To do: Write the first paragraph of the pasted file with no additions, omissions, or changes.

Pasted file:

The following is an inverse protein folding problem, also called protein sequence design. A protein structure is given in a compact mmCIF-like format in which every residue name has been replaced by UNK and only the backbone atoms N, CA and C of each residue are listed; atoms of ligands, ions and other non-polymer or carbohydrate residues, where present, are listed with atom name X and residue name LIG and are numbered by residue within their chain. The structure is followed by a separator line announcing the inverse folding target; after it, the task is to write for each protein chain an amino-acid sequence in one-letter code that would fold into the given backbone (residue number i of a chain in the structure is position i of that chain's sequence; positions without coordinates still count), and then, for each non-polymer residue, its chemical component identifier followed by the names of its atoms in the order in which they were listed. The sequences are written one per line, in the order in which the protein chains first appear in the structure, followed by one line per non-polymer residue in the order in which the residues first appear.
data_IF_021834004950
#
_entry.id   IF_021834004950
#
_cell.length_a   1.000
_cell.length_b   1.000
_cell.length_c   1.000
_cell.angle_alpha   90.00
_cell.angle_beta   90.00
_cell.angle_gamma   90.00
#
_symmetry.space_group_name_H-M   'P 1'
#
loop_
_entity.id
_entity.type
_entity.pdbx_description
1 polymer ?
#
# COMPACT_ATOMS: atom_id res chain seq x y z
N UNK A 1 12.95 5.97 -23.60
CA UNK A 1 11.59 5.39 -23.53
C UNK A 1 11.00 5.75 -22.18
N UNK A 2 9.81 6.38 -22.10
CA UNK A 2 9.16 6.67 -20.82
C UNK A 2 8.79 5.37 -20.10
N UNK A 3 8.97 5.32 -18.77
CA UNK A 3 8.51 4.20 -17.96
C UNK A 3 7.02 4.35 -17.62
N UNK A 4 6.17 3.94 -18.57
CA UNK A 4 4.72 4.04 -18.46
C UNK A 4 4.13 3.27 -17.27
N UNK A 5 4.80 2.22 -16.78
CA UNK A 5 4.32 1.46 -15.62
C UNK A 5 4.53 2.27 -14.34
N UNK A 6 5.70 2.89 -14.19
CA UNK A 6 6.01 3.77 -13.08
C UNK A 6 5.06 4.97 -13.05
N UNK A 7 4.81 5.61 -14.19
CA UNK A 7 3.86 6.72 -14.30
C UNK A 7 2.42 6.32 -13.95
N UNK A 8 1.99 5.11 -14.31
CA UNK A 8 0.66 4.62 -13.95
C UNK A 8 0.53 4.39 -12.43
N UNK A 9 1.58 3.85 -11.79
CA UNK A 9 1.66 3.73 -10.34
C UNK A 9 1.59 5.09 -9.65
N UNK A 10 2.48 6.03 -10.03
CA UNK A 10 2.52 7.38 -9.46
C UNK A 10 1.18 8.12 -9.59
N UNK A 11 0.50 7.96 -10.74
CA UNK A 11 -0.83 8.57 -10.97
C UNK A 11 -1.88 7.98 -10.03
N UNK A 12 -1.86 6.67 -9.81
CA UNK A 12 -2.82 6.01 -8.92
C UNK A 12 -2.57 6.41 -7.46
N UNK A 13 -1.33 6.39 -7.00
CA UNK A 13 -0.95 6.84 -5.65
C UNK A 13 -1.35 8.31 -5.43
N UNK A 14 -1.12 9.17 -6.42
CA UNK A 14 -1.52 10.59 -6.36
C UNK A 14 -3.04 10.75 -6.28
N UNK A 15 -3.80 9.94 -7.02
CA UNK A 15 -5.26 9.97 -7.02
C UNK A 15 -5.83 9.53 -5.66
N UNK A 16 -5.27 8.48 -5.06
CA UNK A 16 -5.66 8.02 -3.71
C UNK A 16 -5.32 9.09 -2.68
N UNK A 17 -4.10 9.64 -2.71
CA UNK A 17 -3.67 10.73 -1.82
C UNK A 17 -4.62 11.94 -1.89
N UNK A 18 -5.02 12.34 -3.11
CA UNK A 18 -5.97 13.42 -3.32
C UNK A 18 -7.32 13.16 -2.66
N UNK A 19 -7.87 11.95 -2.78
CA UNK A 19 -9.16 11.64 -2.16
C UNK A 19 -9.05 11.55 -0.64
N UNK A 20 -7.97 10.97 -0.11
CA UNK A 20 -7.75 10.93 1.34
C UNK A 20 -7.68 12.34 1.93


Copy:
The following is an inverse protein folding problem, also called protein sequence design. A protein structure is given in a compact mmCIF-like format in which every residue name has been replaced by UNK and only the backbone atoms N, CA and C of each residue are listed; atoms of ligands, ions and other non-polymer or carbohydrate residues, where present, are listed with atom name X and residue name LIG and are numbered by residue within their chain. The structure is followed by a separator line announcing the inverse folding target; after it, the task is to write for each protein chain an amino-acid sequence in one-letter code that would fold into the given backbone (residue number i of a chain in the structure is position i of that chain's sequence; positions without coordinates still count), and then, for each non-polymer residue, its chemical component identifier followed by the names of its atoms in the order in which they were listed. The sequences are written one per line, in the order in which the protein chains first appear in the structure, followed by one line per non-polymer residue in the order in which the residues first appear.